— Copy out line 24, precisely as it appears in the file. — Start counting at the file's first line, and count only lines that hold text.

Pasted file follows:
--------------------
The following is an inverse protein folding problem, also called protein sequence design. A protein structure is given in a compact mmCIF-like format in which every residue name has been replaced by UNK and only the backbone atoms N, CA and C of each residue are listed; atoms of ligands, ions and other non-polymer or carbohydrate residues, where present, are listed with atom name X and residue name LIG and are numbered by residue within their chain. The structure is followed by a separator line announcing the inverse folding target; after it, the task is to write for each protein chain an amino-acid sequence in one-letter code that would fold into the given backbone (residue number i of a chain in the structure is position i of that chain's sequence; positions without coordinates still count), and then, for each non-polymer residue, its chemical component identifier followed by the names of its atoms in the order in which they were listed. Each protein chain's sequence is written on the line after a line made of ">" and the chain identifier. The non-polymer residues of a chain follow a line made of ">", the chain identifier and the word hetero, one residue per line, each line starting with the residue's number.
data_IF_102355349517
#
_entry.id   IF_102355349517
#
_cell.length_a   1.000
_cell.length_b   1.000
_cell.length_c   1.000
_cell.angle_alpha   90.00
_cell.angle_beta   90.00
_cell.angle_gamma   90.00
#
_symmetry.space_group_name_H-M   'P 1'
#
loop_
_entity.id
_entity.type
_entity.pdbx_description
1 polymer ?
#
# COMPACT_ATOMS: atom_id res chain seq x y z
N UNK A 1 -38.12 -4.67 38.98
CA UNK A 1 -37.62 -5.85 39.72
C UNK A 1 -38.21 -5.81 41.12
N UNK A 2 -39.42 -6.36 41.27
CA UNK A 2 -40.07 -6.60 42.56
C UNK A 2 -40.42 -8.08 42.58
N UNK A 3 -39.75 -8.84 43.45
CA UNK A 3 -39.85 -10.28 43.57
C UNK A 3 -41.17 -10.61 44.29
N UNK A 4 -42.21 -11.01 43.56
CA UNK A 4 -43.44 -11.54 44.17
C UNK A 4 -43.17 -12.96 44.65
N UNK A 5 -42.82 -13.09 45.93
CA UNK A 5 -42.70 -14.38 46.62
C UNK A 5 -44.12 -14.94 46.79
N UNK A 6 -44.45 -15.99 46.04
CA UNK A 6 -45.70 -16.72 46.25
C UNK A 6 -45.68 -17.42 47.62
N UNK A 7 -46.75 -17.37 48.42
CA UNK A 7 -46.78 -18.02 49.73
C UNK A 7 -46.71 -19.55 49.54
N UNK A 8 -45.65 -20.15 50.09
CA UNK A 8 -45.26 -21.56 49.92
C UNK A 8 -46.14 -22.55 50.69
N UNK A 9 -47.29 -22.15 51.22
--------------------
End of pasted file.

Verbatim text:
C UNK A 1 -38.21 -5.81 41.12